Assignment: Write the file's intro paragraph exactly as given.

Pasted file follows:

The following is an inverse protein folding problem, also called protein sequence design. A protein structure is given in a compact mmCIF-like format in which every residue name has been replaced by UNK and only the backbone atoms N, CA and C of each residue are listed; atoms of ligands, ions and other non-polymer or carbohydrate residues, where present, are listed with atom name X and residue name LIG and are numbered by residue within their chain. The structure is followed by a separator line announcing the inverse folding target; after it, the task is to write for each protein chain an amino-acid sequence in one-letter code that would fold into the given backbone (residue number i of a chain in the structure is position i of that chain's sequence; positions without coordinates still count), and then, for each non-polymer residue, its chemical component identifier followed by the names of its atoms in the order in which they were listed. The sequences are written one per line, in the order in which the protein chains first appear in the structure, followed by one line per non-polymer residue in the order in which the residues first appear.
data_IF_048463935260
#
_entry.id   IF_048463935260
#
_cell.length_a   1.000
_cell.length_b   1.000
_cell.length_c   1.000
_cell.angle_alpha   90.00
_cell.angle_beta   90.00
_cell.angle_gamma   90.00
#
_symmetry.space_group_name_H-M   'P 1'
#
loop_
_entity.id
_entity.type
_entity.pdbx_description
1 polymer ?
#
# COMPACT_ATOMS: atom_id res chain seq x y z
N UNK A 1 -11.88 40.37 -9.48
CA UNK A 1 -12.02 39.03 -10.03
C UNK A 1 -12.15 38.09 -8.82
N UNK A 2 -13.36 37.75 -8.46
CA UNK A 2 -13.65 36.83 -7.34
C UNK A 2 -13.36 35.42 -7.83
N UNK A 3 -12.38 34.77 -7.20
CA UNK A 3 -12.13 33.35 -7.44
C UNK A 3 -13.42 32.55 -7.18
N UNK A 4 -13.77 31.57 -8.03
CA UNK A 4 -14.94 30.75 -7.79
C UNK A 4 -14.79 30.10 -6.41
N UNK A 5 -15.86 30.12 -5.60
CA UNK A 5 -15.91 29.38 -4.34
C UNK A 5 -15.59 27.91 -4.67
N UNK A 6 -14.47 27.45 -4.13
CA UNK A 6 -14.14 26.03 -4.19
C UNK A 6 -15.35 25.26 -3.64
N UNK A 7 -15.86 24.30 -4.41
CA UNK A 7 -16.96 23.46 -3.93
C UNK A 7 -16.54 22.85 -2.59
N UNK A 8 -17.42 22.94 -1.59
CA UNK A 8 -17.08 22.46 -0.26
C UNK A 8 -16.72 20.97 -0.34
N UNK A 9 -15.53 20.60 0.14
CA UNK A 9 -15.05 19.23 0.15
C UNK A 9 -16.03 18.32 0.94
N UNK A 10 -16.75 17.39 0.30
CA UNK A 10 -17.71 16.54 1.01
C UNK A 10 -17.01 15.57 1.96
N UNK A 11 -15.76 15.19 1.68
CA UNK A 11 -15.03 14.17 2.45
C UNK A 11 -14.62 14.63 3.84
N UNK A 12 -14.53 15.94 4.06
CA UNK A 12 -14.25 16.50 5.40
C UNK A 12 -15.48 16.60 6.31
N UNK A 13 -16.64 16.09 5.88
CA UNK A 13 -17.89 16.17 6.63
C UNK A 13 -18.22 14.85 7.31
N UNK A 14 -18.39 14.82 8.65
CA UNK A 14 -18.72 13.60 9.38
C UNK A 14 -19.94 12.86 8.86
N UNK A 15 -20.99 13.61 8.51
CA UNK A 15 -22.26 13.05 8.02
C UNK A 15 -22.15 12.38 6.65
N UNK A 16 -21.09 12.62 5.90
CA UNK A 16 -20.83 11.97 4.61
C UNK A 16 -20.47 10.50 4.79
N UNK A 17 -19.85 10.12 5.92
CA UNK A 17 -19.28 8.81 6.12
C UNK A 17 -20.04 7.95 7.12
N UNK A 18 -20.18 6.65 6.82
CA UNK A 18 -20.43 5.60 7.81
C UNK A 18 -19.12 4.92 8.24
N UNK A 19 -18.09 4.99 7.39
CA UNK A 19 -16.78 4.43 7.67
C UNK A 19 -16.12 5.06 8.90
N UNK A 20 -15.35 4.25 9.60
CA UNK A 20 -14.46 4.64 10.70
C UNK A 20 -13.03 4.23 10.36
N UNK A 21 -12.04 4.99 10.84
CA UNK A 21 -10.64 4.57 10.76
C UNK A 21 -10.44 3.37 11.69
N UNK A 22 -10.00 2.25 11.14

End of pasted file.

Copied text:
The following is an inverse protein folding problem, also called protein sequence design. A protein structure is given in a compact mmCIF-like format in which every residue name has been replaced by UNK and only the backbone atoms N, CA and C of each residue are listed; atoms of ligands, ions and other non-polymer or carbohydrate residues, where present, are listed with atom name X and residue name LIG and are numbered by residue within their chain. The structure is followed by a separator line announcing the inverse folding target; after it, the task is to write for each protein chain an amino-acid sequence in one-letter code that would fold into the given backbone (residue number i of a chain in the structure is position i of that chain's sequence; positions without coordinates still count), and then, for each non-polymer residue, its chemical component identifier followed by the names of its atoms in the order in which they were listed. The sequences are written one per line, in the order in which the protein chains first appear in the structure, followed by one line per non-polymer residue in the order in which the residues first appear.